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From the field: St. Claret Health Centre, Nyabwina, Mbarara Region, Uganda 2023

Written by: Simon Walley, Executive Director, MaterCare International, November, 2023


We visited St. Claret Maternity Centre which was the “Old School” compound. Our last visit was just prior to Covid in February 2020 and at the time, the maternity unit was in an old cramped, dimly lit building near the Sister’s old residence. The sisters did well to renovate the “old school” to provide a basic maternity unit with waiting room, examining room, delivery room, and postnatal ward.


The number of pregnant mothers that visit the centre for checkup during their pregnancy as well as the number of deliveries have increased since they moved to this centre. The mothers are more comfortable with this centre. The sisters organized many expectant mothers from the region to meet with MaterCare’s visiting team. Many of them traveled over 3 ½ hour walk one way to be there. Some from regions beyond Nyabwina. Their main concern was lack of ultrasound and costs of transport to St. Claret maternity centre and onto the nearest hospital if further care was required.



St. Claret Health Centre which is located next door to the Sisters of St. Joseph Convent compound. The centre is surrounded by a high secure wall. The main entrance is located on the side of the compound which is an ideal location. From the current building, there is an approximate 3ft wall that steps up to the land that slopes up to the top of the compound. The location of the proposed maternity unit is in the ideal spot. There is plenty of room and still provides space for further development in the future. From the top of the retaining wall, the land has a slight incline for about 60 ft which increases to about 30 degree as you near the top.


Changing the main entrance to the top of the compound would not be ideal. The main access road is narrow and would increase water flow onto the compound during rainy season. The present car park should be reduced for drop off only or moved outside the main entrance as is done in other health centres. The only vehicles that should be permited inside the compound should be the ambulance, boda boda (motorcycle taxi) for drop off of expectant mother or doctors vehicles.


We visited several schools and sites of outpatient clinics, which are currently old churches that lack any furniture. Sisters are given permission to use the churches when not in use by the congregation. We visited the village of Katunga, which is about 13kms away, but the road is sometimes nearly impassible. We barely made it there in 4x4 ambulance. I cannot imagine a pregnant mother walking these roads this distance to get proper care, especially during rainy season.


Once the new maternity health centre is constructed, it is our view that the maternity unit will be very busy. Funding the ultrasound machine will also generate income and help make mothers' pregnancies much easier and safer, as well as give them peace of mind.


MaterCare International will fund the equipment and furniture of the new maternity unit.


MaterCare will also look at funding the renovation of the current maternity unit to maximize the use, ie. Outpatient, laboratory, pharmacy,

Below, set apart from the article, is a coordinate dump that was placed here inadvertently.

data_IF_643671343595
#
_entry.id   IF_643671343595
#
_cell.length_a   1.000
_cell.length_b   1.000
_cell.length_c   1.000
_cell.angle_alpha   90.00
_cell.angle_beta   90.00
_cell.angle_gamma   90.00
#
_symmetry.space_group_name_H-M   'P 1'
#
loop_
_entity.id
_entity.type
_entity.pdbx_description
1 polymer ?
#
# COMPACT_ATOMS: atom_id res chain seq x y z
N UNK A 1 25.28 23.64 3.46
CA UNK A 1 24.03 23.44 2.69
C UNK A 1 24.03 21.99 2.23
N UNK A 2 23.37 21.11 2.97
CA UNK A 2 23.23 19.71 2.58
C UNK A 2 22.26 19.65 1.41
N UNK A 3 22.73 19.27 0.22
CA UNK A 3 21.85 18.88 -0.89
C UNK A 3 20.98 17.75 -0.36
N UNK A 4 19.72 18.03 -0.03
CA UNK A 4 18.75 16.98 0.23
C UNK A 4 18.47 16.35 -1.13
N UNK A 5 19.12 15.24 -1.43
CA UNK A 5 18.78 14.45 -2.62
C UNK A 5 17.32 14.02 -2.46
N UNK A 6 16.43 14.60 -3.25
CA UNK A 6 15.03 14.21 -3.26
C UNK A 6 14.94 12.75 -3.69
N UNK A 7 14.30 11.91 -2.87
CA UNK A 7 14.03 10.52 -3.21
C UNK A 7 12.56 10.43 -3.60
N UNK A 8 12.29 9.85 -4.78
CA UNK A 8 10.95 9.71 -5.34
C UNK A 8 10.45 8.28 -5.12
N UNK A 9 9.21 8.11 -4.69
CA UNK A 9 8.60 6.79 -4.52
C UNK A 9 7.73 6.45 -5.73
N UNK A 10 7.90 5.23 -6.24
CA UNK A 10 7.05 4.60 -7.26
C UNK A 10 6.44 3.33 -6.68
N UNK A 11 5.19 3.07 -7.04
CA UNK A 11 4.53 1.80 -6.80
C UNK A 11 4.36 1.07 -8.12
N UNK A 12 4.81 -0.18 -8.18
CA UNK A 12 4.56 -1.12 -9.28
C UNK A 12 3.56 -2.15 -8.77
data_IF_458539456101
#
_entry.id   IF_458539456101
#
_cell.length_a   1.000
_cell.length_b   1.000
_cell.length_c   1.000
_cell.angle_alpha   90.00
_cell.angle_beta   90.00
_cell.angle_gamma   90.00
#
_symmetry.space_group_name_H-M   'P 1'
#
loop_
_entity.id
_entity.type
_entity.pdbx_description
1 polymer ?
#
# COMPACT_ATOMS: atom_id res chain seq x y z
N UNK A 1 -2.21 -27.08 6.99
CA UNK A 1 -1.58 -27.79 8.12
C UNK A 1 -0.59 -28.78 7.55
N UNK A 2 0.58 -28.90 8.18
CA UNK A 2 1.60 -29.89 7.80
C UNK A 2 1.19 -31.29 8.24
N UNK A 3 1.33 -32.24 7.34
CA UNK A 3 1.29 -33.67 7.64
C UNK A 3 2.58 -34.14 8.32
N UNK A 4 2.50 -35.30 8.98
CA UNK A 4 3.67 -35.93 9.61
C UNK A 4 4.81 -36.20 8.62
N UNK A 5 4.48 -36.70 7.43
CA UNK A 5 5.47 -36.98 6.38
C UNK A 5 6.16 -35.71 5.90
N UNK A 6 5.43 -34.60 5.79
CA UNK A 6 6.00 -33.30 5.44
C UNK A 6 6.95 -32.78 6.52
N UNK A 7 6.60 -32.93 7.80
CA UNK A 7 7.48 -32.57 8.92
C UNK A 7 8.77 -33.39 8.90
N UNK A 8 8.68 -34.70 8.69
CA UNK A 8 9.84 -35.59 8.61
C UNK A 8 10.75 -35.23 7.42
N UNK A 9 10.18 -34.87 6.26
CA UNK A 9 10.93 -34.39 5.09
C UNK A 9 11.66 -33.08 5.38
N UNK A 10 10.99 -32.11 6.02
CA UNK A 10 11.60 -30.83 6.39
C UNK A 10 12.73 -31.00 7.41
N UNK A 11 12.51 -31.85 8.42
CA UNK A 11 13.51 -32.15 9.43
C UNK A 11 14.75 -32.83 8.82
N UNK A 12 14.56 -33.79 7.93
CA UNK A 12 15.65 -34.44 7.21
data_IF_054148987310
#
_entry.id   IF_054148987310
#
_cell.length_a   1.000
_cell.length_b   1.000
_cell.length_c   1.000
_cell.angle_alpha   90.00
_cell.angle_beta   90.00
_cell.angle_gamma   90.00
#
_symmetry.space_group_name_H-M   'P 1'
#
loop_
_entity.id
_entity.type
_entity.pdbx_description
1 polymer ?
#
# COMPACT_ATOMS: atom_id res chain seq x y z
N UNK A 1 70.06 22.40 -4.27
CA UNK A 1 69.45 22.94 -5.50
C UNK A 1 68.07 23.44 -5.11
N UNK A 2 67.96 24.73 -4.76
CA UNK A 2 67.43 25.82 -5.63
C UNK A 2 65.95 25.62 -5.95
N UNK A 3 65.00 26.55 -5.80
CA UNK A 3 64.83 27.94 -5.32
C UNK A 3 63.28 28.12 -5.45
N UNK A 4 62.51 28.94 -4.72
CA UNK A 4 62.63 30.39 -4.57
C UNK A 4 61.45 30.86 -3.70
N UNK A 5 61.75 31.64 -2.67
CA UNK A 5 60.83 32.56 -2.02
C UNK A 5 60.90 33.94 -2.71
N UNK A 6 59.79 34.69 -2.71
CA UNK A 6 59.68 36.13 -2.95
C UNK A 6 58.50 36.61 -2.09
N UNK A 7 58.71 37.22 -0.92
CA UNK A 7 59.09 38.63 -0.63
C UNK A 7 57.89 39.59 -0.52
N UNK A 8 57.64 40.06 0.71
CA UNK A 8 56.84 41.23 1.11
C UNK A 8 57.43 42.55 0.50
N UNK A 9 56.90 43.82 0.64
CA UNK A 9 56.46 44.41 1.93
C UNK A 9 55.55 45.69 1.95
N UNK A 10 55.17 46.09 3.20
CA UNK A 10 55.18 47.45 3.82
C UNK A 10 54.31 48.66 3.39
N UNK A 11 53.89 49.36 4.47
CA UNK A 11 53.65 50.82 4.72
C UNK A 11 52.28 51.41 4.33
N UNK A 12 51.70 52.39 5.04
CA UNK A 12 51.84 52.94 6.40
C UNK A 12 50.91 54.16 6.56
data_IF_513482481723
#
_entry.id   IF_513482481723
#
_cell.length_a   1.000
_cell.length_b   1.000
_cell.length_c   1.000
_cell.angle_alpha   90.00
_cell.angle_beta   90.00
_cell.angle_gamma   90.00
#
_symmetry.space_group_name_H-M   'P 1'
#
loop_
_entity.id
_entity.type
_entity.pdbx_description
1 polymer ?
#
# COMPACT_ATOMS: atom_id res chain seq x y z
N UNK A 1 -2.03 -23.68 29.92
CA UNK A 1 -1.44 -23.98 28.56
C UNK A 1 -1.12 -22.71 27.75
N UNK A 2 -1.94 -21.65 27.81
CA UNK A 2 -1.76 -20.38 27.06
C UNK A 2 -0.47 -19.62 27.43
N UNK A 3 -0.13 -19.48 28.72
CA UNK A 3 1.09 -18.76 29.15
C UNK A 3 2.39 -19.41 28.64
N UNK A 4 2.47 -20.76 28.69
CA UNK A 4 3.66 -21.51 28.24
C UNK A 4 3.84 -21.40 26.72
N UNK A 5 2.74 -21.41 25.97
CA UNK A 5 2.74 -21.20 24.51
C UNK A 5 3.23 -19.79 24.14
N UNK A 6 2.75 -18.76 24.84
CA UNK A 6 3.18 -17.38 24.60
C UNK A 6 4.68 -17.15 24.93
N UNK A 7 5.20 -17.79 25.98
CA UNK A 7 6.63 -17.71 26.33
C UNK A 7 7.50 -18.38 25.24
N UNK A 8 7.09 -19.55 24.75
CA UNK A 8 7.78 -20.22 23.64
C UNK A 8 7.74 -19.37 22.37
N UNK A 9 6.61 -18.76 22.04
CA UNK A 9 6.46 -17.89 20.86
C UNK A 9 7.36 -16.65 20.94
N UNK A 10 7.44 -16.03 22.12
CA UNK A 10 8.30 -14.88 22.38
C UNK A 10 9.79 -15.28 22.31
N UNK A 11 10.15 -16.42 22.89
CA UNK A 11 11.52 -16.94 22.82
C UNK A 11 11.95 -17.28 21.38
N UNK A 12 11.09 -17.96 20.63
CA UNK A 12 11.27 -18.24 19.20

The next phase of the project would be providing services for a Level 4 centre providing caesarian sections and staff obstetricians.


MaterCare will also fundraise or search for donors for 2 small outpatient clinics in opposite directions of Nyabwina.


Looking at the site plan and building plan, I suggested to the sisters that maybe reverse the layout of the building for better flow. Enter to the right of the building which would be at the top end of the compound and go to examining to delivery room to post natal ward and basically exit the building on the left once they are healthy enough to leave (usually 24 hours). The “old school’ building can be renovated to provide an outpatient clinic, laboratory, pharmacy, and an education/training room. This would provide separation of services from the new maternity building as well as provide privacy for mothers. The pit latrine between buildings can be moved and should be moved to other side of the compound for public use. As with other health centres, there is usually separate toilets for patients, staff and all other users.


Summary


Out of all the regions we have visited to develop projects to help mothers and babies, Nyabwina is definitely the highest need. Added to lack of any health care is the lack of roads fit enough for travel. The region has high mountains that mothers have to walk up, over and down, women often pregnant and with their other children. The construction of a new maternity health centre will provide the care that mothers deserve. A modern building, fully equipped and properly staffed will ensure that they will receive the best possible care.


Future phase:

  • To provide closer outpatient clinics that can save mothers travel time and provide some additional care for mothers during their pregnancy.

  • To provide emergency transport such as maternity motorcycle ambulances will help mothers get care in timely manner when the roads are washed out.

  • To provide operating room and staff obstetrican for caesarian sections.

The Sisters as well as MaterCare International are grateful to Mrs. Slodzinka and Watoto- Children of Africa Foundation for considering constructing the much needed maternity health centre in Nyabwina, Uganda.






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